The BB was not upset by much. He was very adaptable and would have done well if adopted into a new home. Novel situations did not faze him, and even a journey to the veterinarian did not worry this cat. He would lie in his carrier and speak to the people in the car with him. He never cried or sang; all his talk was conversational. They sounded like comments: “Look at how blue the sky is this afternoon; isn’t that nice?” or “Is this route different than last time?” and “I never noticed that Burger King before.”
He was patient, dignified. He endured medicine through most of our time together. First, I tried giving him pills. That would not do. Bear-Bear simply would not take them; too degrading, I suspect. So then I was given medicine to rub in his ear. This he took stoically. Later, the drugs were dispensed orally, but in liquid-form, and he acquiesced to this method, though he never liked it. This became worse when he stopped eating, and had to be fed by syringe. He never fought me. He was very helpful - and that was a favour to me but to show his disdain for the process, he would turn his head, or push away the syringe with his paw, but he accepted the food, though he couldn’t have guessed why I was tormenting him so.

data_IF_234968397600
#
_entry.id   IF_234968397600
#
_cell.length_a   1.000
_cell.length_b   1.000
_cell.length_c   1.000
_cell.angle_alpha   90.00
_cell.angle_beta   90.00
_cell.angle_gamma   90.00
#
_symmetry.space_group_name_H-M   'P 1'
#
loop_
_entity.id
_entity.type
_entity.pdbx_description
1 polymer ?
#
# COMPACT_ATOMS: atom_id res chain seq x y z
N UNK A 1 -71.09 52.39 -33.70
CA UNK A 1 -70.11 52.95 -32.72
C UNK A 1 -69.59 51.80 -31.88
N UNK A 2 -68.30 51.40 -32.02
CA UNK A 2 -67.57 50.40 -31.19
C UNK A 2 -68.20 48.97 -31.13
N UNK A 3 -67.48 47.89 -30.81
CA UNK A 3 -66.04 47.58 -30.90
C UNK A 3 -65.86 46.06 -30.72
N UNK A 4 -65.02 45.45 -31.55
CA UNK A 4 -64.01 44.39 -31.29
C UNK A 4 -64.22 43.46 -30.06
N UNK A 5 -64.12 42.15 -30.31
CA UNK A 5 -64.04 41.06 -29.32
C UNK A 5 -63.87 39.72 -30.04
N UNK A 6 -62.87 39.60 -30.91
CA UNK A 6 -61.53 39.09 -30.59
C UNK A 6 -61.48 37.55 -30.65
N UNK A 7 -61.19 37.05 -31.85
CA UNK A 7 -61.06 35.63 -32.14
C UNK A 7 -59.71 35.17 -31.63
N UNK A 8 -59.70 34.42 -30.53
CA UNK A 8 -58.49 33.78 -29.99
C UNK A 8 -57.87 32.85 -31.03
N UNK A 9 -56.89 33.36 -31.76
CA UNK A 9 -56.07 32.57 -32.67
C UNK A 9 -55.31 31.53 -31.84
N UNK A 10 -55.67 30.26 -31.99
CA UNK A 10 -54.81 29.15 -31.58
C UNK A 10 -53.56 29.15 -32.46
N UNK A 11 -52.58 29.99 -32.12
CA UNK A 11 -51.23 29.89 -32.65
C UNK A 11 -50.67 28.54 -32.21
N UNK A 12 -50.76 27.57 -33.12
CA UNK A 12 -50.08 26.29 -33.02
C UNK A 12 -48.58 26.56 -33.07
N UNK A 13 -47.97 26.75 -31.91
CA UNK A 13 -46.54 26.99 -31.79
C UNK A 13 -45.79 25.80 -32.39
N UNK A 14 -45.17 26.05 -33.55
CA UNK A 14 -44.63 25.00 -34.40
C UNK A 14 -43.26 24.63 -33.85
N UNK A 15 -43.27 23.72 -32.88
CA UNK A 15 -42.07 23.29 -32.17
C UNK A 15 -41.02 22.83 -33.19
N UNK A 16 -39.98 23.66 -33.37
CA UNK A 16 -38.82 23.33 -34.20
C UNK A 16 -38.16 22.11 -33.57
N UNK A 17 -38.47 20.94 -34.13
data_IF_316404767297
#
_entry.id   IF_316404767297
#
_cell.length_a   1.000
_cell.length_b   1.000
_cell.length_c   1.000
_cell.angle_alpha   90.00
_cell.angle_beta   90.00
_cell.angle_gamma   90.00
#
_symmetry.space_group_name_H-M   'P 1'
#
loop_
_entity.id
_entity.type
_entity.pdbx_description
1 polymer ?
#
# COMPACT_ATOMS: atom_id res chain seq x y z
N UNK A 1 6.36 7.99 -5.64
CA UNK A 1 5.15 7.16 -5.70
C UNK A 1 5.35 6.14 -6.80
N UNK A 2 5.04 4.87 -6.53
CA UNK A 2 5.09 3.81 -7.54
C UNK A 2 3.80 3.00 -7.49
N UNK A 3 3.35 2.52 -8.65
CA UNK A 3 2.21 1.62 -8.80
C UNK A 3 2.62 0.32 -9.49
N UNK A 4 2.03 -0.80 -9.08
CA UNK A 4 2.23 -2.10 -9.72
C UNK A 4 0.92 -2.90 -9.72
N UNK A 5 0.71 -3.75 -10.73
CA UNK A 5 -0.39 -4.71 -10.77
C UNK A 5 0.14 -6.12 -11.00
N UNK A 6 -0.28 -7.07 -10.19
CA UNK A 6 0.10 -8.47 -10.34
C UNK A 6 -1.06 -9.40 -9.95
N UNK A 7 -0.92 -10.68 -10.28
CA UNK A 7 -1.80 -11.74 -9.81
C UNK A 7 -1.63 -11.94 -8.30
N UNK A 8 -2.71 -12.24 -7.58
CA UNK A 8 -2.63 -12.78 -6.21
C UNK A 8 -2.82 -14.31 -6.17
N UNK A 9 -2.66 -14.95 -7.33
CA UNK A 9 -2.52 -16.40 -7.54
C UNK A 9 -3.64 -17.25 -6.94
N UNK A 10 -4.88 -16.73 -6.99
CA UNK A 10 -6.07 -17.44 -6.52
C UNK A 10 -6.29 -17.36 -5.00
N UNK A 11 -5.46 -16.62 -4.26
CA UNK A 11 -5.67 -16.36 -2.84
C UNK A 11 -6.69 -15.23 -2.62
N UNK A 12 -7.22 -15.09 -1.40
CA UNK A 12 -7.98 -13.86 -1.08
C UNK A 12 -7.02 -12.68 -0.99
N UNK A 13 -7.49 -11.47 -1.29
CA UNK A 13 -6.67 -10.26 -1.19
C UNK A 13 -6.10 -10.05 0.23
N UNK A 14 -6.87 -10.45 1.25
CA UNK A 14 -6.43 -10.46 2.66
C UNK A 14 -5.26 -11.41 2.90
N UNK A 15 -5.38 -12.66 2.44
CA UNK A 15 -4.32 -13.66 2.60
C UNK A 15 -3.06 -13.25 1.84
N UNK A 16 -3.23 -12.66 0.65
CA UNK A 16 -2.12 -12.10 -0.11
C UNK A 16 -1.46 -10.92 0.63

Before he became sick, Bear-Bear enjoyed eating. He usually cleaned up his dish. I tried to interest him in good foods, but he preferred the less healthy ones. Eventually, just before he stopped eating, he seemed to like some better choices. In his heyday, he could eat a whole tin of his favourite food. I of course would give him as much as he wanted, as he was a biggish fellow and he was never as weighty as he should have been.
Bear-Bear was a long and lanky beast, tall, with a span from nose to tail’s tip like the spread of a hawk’s wings. He was light on his feet, considering his size, and I compared his gait to that of a deer’s, rather than Josie’s brontosaurus, or Tucker, who reminds me of a manatee with legs. The BB was graceful until a week or so before he died, when he mis-stepped from time to time. His footfalls were quiet, and unlike Renn’s heavy stumping, the first intimation that Bear-Bear was present was often a quite “rao rao”, when he wanted my attention.
But, oh, what an ugly fellow he was. I would tell him that, too. “An ugly brute,” I would call him, though he never took offence. His facial colouring reminded me of a drunken clown, too inebriated to apply his make-up straight, and his pink lips were spotted with black, making it look like the end of his tongue was lolling out. But his eyes were golden and bright, and full of enthusiasm and cheer.
It was discovered that Bear-Bear had anaemia when he went for a dental operation to fight his mild gingivitis. He couldn’t take the anaesthetic, so the gingivitis stayed. It gave him bad breath. Now, I had an ugly, smelly foster-cat. Strangely, it didn’t bother me much. I probably was ugly and smelly to him; he liked me anyway. More worrying was the low number of blood cells in his body. The doctor concluded that it was either a case of his body mistakenly killing off its own blood cells, or cancer.